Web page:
**Author:** Kamil Debowski

**Tester:** Niyaz Nigmatullin

**Editorialist:** Kamil Debowski

### DIFFICULTY:

MEDIUM

### PREREQUISITES:

two pointers, dynamic programming

### PROBLEM

…

### SLOWER SOLUTION

Let’s first solve the problem in O(N^{2}).

It’s useful to imagine the tournament as the binary tree, just like one provided in the statement. For each bear b there are only O(log(N)) vertices where he can get (all ancestors of this leaf).

We can create a two-dimensional array dp[log[N]][N] where dp[r][b] denotes the minimum possible cost of getting the bear b to the r-th ancestor of the leaf where b starts.

To compute dp[r][b] we need values dp[r-1][1…N] — then we consider all possible matches that can happen in the r-th ancestor of the leaf with b.

Let’s also see how to consider a single match in O(1).

If we know that that b1 can get so far with cost dp[r-1][b1] (i.e. Limak must bribe at least this number of referees to ensure that b1 gets to the level r-1) and b2 can get so far with cost dp[r-1][b2], then:

- If b1 > b2, the bear b1 can get further with the cost dp[r-1][b1] + dp[r-1][b2], i.e. in the code we do dp[r][b1] = min(dp[r][b1], dp[r-1][b1] + dp[r-1][b2])
- If b1 > b2 but b1 - b2 ≤ K, the bear b2 can get further with the cost dp[r-1][b1] + dp[r-1][b2] + 1
- ... (similarly if b2 > b1)

It might seem that this approach has complexity O(N^{2} * log(N)) but we don’t iterate over all pairs of bears in each of log(N) levels (depths).

You can notice that for any two bears (b1, b2) they can fight in only one vertex (their LCA), so only once we will consider a match between those two.

Since there are O(N^{2}) pairs of bears and considering one match takes O(1), we get O(N^{2}) in total.

See the implementation below:

```
const int INF = 1e9 + 5;
int h, k;
scanf("%d%d", &h, &k);
int n = 1 << h;
vector<int> skill(n);
for(int i = 0; i < n; ++i)
scanf("%d", &skill[i]);
vector<int> dp(n, 0);
for(int level = 0; level < h; ++level) {
int block = 1 << level;
vector<int> old = dp;
dp = vector<int>(n, INF);
for(int start = 0; start < n; start += 2 * block)
for(int i = start; i < start + block; ++i)
for(int j = start + block; j < start + 2 * block; ++j)
for(int rep = 0; rep < 2; ++rep) {
swap(i, j);
if(skill[j] < skill[i])
dp[i] = min(dp[i], old[i] + old[j]);
else if(skill[j] <= skill[i] + k)
dp[i] = min(dp[i], old[i] + old[j] + 1);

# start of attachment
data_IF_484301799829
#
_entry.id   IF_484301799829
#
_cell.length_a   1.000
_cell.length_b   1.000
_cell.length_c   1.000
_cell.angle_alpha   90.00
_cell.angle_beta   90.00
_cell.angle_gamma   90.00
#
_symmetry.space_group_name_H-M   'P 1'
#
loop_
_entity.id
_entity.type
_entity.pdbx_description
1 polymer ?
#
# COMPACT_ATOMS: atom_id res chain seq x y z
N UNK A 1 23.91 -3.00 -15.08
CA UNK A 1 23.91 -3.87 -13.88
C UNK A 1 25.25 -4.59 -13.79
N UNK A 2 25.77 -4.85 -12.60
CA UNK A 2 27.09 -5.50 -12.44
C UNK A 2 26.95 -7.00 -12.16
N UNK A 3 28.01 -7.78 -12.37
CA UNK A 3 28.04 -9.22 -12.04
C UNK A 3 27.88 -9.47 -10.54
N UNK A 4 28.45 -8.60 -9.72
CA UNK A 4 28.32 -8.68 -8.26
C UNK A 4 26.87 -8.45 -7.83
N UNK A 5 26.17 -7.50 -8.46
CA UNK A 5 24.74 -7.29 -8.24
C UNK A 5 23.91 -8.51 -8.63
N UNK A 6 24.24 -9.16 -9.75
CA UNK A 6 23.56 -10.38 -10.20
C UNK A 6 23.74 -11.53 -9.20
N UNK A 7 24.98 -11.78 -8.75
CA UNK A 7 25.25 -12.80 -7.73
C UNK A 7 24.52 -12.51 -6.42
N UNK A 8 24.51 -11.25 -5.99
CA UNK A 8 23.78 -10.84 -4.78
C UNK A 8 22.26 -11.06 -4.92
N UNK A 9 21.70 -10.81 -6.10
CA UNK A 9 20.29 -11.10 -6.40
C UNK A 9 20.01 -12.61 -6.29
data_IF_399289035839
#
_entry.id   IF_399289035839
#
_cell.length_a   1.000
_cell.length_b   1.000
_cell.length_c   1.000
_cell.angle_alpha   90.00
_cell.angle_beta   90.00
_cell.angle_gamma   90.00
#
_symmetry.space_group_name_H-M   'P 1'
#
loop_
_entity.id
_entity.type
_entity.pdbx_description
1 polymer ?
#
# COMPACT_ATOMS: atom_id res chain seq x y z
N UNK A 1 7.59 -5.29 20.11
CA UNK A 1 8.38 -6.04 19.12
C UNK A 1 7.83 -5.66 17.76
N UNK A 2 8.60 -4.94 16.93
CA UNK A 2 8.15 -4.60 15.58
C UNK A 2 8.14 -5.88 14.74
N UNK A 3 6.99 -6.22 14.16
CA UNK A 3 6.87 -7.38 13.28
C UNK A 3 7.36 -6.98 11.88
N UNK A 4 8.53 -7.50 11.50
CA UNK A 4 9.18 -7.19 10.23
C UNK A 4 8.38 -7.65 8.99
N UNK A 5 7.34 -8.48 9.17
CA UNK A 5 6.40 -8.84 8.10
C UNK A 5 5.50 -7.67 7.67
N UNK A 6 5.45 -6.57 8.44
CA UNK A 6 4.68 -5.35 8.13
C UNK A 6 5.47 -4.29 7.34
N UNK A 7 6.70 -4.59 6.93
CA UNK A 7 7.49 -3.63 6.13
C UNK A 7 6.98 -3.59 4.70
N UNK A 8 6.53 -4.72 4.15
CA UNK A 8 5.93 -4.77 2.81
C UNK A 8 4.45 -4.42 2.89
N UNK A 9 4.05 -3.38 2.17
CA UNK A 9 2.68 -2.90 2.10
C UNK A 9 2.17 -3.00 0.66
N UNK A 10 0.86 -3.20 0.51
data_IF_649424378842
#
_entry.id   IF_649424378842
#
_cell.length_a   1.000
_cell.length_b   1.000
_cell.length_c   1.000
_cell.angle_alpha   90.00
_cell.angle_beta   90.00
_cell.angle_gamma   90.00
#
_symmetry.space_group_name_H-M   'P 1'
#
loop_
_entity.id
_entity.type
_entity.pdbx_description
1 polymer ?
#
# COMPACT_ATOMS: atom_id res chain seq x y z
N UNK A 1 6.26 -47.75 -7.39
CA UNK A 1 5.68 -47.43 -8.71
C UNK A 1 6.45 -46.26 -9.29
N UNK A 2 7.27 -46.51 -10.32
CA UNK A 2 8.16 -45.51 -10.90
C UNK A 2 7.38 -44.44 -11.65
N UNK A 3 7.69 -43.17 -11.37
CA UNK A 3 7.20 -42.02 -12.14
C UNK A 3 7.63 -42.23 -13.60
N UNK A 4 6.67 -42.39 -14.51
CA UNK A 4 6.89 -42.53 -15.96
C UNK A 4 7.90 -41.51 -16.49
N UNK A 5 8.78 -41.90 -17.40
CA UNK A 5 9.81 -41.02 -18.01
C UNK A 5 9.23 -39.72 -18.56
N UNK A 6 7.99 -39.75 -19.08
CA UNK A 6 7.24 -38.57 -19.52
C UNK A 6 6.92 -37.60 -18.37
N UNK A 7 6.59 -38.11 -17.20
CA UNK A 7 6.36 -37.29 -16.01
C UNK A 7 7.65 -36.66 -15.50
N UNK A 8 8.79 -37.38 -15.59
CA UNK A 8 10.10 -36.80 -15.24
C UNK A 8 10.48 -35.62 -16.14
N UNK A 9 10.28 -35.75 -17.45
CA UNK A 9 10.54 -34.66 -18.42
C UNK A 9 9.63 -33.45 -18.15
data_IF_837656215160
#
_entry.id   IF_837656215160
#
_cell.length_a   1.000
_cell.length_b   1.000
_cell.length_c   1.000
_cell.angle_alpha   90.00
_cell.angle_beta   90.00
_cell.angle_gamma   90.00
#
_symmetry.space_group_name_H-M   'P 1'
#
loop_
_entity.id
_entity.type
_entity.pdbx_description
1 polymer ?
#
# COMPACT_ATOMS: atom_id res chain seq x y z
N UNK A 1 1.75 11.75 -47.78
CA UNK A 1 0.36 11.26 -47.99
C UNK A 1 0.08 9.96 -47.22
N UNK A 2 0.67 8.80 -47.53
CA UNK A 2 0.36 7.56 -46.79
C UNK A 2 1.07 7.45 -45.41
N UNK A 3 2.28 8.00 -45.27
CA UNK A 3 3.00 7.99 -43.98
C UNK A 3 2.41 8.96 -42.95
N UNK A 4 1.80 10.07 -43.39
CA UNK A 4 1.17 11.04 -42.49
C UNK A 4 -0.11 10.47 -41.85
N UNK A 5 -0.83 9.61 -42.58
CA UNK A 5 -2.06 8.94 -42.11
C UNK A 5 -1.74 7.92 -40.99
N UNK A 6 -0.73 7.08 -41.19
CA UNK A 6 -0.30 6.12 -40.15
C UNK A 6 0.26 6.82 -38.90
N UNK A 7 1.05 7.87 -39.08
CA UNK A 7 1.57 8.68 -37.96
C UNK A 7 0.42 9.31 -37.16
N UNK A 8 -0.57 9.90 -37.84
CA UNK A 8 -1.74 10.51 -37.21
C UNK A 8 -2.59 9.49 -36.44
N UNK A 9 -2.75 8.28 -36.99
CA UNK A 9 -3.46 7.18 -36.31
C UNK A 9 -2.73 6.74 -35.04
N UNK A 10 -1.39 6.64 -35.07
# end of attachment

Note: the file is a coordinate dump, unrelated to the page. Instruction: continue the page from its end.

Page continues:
}
}
int ans = dp[0];
if(ans >= INF) ans = -1;
printf("%d\n", ans);
```

### FAST SOLUTION

To get O(N*log^{2}(N)) or faster, we should do one more thing.

When we consider matches that can happen in some vertex x (i.e. in some way we want to compute for each bear the cost of getting him to the vertex x), we can take all dp values from the children of x (i.e. for each bear the cost of getting him to one of children of x), we can merge the two arrays faster than in O(size^{2}).

So far, if the subtree of the left child had leaves b_{1}, b_{2}, …, b_{p}, and the subtree of the right child had leaves b_{p+1}, b_{p+2}, …, b_{2*p} (remember that leaves denote bears that could get to this vertex), then we considered O(p^{2}) matches separately.

Instead, we can build some data structure on costs of b_{1}, …, b_{p}, and then for each of b_{i} in b_{p+1}, b_{p+2}, …, b_{2*p} consider two things:

- This b
_{i}can advance further by winning a match with some b_{j}among b_{1}, ..., b_{p}, but only if skill_{i}> skill_{j}. So we can ask the data structure about the smallest possible cost of some bear from b_{p+1}, b_{p+2}, ..., b_{2*p}with skill smaller than skill_{i}. - Or this b
_{i}can advance further by winning a match with someone stronger by at most K, what of course will increase the total cost by 1. Here we should ask the data structure about the smallest possible cost of some between with skill in interval [skill_{i}+ 1, skill_{i}+ K].

Such approach gives the O(N*log^{2}(N)) complexity (see the tester’s code) and should get AC.

It’s possible to achieve O(N*log(N)) with two pointers though.

More information will be provided tomorrow (but you can see the setter’s code now).

### AUTHOR’S AND TESTER’S SOLUTIONS:

Setter’s solution can be found here.

Tester’s solution can be found here.